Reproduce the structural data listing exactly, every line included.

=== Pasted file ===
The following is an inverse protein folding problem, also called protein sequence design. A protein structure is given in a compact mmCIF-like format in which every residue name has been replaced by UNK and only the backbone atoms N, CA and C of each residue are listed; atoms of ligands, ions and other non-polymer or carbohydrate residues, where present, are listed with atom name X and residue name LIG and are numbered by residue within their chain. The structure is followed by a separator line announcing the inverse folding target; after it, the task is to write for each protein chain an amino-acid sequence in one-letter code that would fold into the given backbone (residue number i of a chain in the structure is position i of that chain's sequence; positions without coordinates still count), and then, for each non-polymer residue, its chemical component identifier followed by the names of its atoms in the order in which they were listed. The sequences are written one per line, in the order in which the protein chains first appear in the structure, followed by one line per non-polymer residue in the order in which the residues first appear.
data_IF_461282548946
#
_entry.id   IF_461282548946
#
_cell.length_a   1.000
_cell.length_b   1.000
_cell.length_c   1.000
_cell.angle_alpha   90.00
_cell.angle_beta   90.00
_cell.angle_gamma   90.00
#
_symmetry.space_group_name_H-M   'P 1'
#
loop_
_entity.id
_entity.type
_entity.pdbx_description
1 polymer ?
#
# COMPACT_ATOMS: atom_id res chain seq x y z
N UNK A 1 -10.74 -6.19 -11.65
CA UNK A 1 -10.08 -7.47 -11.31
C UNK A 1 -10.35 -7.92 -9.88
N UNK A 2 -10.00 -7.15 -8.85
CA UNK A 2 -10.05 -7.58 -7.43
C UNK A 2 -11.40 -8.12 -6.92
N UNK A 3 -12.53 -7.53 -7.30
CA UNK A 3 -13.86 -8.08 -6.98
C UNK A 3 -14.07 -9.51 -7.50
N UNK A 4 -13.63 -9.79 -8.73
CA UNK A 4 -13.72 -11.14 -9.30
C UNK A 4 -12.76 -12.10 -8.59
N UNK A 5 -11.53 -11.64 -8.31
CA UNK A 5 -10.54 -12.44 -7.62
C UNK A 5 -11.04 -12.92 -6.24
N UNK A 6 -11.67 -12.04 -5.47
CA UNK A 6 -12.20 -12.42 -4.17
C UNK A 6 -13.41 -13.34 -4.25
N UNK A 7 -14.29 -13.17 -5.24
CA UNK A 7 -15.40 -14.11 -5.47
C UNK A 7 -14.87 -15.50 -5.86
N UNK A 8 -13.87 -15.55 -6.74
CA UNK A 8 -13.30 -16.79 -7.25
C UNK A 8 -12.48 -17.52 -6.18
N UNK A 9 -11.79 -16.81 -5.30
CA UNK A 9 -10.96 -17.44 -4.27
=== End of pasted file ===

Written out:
The following is an inverse protein folding problem, also called protein sequence design. A protein structure is given in a compact mmCIF-like format in which every residue name has been replaced by UNK and only the backbone atoms N, CA and C of each residue are listed; atoms of ligands, ions and other non-polymer or carbohydrate residues, where present, are listed with atom name X and residue name LIG and are numbered by residue within their chain. The structure is followed by a separator line announcing the inverse folding target; after it, the task is to write for each protein chain an amino-acid sequence in one-letter code that would fold into the given backbone (residue number i of a chain in the structure is position i of that chain's sequence; positions without coordinates still count), and then, for each non-polymer residue, its chemical component identifier followed by the names of its atoms in the order in which they were listed. The sequences are written one per line, in the order in which the protein chains first appear in the structure, followed by one line per non-polymer residue in the order in which the residues first appear.
data_IF_461282548946
#
_entry.id   IF_461282548946
#
_cell.length_a   1.000
_cell.length_b   1.000
_cell.length_c   1.000
_cell.angle_alpha   90.00
_cell.angle_beta   90.00
_cell.angle_gamma   90.00
#
_symmetry.space_group_name_H-M   'P 1'
#
loop_
_entity.id
_entity.type
_entity.pdbx_description
1 polymer ?
#
# COMPACT_ATOMS: atom_id res chain seq x y z
N UNK A 1 -10.74 -6.19 -11.65
CA UNK A 1 -10.08 -7.47 -11.31
C UNK A 1 -10.35 -7.92 -9.88
N UNK A 2 -10.00 -7.15 -8.85
CA UNK A 2 -10.05 -7.58 -7.43
C UNK A 2 -11.40 -8.12 -6.92
N UNK A 3 -12.53 -7.53 -7.30
CA UNK A 3 -13.86 -8.08 -6.98
C UNK A 3 -14.07 -9.51 -7.50
N UNK A 4 -13.63 -9.79 -8.73
CA UNK A 4 -13.72 -11.14 -9.30
C UNK A 4 -12.76 -12.10 -8.59
N UNK A 5 -11.53 -11.64 -8.31
CA UNK A 5 -10.54 -12.44 -7.62
C UNK A 5 -11.04 -12.92 -6.24
N UNK A 6 -11.67 -12.04 -5.47
CA UNK A 6 -12.20 -12.42 -4.17
C UNK A 6 -13.41 -13.34 -4.25
N UNK A 7 -14.29 -13.17 -5.24
CA UNK A 7 -15.40 -14.11 -5.47
C UNK A 7 -14.87 -15.50 -5.86
N UNK A 8 -13.87 -15.55 -6.74
CA UNK A 8 -13.30 -16.79 -7.25
C UNK A 8 -12.48 -17.52 -6.18
N UNK A 9 -11.79 -16.81 -5.30
CA UNK A 9 -10.96 -17.44 -4.27